5. [...] Inevitability and Oil, Pt. 1: the inherent risk for accidents in complex technology. We all know that BP screwed up big time in the Gulf, but are we learning the wrong lessons from the accident by making them the only villain?  Hannah at Culturing Science discusses the disaster in terms of commonly-used theories of risk. [...]

  6. As long as there is money to be made deep drilling will continue. What we don’t know and actually can’t know is what costs such an accident really have on the marine ecology and life. All those ‘estimates’ done aside, we’ve never stopped any damaging act for our environment just due to the damage made.

    As long as profit and shareholders steer we will continue exploit a shrinking world. and only when disaster stare us in the face do we stop to discuss it. I’m not impressed by PB, neither am i impressed of any other profit making organization, all oil companies included.

    We spew out around thirty percent of all natural gas f.ex before we even start to get some use from it, just in ‘natural’ leaks. And that’s methane folks, a really heat binding gas.

    Outside Australia And outside Russia (EastEurope) we go down to try to exploit the frozen methane deposits, ignoring the very real fact of underwater landslides that will free those deposits as ‘harmless bubbles’ for those few observing them.

    We don’t need a new ‘risk analysis’, we need a inventory of what we still have left in form of natural assets, and then we need to make some real educated guesses as to what we can allow our selves in form of exploatation. This whole sh* reminds me all too much of the ‘Emperors new clothes’ where no one would admit to him being naked, if you now know that reference.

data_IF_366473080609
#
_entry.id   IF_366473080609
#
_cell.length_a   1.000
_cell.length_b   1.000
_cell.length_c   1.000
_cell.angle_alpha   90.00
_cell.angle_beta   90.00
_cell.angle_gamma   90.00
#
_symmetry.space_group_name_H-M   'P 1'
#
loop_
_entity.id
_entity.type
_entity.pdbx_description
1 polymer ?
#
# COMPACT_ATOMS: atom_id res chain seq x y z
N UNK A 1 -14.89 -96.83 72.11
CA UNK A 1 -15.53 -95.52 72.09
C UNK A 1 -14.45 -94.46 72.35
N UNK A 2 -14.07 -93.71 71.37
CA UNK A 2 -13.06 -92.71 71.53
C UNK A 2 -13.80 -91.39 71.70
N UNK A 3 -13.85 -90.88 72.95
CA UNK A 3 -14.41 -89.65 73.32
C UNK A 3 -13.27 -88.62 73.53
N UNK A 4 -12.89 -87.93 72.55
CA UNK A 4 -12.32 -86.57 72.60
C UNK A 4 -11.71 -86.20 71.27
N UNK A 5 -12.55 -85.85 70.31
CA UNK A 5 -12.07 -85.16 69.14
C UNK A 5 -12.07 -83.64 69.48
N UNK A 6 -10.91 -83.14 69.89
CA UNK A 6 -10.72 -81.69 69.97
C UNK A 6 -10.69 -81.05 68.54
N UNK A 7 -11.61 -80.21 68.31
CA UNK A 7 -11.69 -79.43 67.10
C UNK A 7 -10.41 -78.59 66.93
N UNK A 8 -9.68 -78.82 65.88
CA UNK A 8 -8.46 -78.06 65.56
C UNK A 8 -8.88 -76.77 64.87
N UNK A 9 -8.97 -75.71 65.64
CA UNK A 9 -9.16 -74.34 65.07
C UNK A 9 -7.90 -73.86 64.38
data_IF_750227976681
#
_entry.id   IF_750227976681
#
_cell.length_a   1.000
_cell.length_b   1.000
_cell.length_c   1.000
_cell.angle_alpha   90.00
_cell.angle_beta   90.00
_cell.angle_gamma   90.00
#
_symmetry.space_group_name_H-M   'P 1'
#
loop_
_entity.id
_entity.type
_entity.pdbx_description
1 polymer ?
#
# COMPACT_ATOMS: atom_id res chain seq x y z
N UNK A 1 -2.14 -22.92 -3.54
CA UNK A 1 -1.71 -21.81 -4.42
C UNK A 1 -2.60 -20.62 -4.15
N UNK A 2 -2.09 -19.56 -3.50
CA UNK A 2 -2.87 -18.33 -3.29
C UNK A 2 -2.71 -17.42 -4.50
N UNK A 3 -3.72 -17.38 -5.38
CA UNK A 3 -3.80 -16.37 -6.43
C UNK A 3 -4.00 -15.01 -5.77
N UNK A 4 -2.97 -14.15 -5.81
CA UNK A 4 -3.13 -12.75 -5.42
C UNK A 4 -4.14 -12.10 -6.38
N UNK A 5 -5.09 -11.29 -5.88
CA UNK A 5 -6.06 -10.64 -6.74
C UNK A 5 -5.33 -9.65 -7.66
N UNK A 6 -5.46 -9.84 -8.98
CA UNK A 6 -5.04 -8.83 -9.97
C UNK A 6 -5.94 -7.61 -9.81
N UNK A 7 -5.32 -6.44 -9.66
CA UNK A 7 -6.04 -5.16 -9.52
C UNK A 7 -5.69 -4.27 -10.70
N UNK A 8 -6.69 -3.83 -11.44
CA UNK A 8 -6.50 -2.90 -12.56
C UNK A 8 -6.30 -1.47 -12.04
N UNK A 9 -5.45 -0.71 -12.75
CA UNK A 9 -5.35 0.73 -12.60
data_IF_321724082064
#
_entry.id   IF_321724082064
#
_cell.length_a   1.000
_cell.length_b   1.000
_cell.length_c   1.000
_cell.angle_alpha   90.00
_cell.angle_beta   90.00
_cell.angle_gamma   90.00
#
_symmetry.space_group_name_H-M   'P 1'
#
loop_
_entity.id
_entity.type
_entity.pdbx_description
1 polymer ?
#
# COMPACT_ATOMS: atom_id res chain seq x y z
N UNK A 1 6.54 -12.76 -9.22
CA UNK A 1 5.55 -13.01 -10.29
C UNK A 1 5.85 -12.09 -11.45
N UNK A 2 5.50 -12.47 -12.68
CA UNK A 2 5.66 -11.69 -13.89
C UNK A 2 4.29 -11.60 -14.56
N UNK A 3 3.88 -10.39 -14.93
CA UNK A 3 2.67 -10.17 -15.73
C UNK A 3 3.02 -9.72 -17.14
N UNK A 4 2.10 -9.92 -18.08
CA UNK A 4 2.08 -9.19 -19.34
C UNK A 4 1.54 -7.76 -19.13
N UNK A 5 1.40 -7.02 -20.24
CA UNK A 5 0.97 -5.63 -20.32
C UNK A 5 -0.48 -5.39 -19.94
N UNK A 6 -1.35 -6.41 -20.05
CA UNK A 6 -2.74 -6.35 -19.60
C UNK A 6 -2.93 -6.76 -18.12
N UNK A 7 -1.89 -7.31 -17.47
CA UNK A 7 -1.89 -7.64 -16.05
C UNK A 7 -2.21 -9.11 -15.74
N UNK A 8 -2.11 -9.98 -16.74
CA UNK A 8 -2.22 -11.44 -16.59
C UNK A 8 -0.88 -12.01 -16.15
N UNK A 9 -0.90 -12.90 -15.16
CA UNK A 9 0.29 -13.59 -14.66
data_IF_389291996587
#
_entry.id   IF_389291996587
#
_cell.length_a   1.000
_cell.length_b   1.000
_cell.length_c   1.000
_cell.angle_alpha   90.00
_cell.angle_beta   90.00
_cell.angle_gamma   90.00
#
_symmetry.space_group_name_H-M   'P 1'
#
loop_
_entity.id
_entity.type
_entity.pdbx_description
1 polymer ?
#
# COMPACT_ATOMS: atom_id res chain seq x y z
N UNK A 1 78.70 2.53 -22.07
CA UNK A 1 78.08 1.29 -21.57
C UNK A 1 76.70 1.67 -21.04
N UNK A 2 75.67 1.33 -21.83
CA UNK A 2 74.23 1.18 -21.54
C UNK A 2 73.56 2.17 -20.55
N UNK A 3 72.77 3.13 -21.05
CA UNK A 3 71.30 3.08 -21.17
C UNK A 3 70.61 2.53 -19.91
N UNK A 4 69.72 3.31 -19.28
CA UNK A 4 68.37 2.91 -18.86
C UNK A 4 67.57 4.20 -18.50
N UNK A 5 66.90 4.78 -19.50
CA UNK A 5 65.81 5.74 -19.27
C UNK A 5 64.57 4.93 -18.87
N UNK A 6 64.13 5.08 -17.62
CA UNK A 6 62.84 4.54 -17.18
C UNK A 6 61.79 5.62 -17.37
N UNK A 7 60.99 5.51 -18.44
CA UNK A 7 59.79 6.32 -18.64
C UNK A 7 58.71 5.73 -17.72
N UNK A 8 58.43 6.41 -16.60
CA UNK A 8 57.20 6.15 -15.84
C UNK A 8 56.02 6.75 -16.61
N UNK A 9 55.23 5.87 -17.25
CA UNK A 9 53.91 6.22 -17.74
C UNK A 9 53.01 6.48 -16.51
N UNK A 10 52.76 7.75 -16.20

There are no really acceptable risks any more. This world is becoming all to small, and our resources all to dwindling.

    So do I expect anything like this to happen?
    Nope, just more BS coming in form of Copenhagen deals etc. Ad we’re all in on it, all refusing to see, no one excluded. We’re leaving a depleted planet to our off springs and we will say “we didn’t see.” and we didn’t. We kept our eyes real closed the whole time.

    Yoron

    June 29, 2010 at 1:35 pm

  7. [...] How probable was the Gulf oil spill? Where BP a bunch of cowboys, or could it have happened to any of the big oil companies working in the deep waters of the Gulf of Mexico? This article looks at how accidents in general happen, with an aim to answering this question. If you are responsible for anything it will make valuable reading, as it compares and contrasts a number of famous catastrophes, and picks out some of the common mistakes that led to them. It also puts the question of broader culpability into better focus. This is perhaps the most interesting post on the oilspill debate so far, and I recommend that everyone reads it! From Culturing Science, by Hannah Waters June 22 2010 [...]